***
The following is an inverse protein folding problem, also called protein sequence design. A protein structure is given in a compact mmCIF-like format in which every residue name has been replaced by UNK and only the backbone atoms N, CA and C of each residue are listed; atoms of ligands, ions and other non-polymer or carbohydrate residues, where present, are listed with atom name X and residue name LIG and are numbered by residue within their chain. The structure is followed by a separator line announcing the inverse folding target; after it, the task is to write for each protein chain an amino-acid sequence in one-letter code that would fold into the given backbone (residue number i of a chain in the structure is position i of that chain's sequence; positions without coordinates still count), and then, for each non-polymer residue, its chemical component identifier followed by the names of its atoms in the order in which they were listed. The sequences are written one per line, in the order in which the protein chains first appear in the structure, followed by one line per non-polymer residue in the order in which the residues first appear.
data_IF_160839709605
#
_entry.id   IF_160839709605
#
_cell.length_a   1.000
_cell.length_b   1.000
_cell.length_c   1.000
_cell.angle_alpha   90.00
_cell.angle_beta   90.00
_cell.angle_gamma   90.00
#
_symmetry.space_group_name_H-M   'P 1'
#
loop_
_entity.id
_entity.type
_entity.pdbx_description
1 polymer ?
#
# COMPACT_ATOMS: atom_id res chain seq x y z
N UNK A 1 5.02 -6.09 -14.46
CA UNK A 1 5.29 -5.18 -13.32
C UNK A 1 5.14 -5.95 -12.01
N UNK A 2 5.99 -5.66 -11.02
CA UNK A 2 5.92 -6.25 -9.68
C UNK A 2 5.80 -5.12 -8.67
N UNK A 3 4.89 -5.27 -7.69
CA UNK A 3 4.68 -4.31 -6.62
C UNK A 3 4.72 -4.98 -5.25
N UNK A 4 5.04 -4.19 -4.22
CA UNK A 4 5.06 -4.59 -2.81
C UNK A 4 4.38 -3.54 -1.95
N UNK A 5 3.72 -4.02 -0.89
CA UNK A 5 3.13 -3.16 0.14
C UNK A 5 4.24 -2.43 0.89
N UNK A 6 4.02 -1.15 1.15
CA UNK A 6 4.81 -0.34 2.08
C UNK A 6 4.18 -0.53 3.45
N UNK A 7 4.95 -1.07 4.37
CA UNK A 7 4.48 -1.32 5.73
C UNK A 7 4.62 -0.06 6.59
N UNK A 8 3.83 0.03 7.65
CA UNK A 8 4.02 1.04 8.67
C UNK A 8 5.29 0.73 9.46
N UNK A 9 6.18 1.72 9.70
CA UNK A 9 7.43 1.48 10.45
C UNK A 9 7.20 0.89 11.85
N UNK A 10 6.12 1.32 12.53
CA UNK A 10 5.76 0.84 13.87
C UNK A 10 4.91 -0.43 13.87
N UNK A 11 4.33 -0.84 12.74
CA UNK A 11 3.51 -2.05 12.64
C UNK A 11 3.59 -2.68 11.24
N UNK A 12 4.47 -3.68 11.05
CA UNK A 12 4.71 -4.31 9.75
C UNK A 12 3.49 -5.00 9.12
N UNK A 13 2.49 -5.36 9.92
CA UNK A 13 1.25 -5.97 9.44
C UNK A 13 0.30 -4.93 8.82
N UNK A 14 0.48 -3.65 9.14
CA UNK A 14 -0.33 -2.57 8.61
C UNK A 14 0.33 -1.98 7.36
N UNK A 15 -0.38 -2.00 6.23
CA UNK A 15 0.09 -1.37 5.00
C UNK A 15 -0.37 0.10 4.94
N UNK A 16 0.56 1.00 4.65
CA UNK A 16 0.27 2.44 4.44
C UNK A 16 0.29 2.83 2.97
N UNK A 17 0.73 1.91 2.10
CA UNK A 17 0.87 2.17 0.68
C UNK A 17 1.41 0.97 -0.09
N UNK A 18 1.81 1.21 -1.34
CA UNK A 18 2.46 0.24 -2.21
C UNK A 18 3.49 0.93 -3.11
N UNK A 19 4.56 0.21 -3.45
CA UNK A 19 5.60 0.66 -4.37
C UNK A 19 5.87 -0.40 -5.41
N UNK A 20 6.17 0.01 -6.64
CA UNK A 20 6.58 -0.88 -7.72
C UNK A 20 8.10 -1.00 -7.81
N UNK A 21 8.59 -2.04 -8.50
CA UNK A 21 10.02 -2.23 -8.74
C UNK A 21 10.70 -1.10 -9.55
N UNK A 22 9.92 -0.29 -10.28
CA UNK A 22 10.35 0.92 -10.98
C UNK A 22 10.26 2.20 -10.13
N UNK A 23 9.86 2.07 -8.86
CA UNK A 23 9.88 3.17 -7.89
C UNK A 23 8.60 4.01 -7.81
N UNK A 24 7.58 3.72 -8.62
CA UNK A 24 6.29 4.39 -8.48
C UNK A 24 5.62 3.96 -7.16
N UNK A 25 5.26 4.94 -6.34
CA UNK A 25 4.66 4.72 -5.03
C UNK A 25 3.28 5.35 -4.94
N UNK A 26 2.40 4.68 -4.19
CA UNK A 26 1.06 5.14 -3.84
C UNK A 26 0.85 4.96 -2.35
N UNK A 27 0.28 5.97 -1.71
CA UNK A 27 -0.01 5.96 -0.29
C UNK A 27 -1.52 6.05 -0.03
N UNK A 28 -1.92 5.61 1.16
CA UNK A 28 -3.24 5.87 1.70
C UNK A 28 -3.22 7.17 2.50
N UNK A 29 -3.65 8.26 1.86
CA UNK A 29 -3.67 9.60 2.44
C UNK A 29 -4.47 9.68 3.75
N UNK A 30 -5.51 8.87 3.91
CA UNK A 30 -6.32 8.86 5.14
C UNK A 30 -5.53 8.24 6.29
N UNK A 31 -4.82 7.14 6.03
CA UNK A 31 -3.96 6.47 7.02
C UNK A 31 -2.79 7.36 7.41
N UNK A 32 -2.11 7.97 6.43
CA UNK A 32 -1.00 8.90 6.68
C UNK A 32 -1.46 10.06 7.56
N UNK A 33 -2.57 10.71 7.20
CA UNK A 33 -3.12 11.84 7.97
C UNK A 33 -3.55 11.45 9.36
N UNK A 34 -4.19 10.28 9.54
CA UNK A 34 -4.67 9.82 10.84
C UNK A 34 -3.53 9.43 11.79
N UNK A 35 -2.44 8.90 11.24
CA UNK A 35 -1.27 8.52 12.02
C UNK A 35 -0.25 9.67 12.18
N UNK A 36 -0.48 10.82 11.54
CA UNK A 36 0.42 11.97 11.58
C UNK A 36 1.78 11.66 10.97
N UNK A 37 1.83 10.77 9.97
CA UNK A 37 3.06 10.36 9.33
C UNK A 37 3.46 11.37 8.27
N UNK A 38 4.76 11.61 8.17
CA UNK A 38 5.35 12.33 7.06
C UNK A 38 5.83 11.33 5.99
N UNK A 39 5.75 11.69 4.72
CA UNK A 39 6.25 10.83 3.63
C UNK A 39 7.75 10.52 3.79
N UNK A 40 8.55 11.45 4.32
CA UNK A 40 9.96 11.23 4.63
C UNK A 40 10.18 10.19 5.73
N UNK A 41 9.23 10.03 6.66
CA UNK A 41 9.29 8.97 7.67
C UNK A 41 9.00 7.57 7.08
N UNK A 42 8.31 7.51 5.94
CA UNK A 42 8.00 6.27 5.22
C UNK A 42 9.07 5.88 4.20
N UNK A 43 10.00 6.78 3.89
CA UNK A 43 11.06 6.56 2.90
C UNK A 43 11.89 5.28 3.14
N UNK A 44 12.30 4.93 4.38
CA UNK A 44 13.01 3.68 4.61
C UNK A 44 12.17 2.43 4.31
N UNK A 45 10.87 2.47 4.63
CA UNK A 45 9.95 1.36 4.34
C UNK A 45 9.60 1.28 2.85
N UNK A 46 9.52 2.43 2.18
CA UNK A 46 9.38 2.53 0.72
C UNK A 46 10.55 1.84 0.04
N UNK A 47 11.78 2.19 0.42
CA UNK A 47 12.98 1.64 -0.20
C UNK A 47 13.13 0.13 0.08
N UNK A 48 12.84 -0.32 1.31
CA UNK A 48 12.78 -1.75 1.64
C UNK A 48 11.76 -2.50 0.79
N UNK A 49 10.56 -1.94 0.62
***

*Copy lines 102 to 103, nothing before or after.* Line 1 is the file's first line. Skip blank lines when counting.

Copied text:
C UNK A 27 -1.52 6.05 -0.03
N UNK A 28 -1.92 5.61 1.16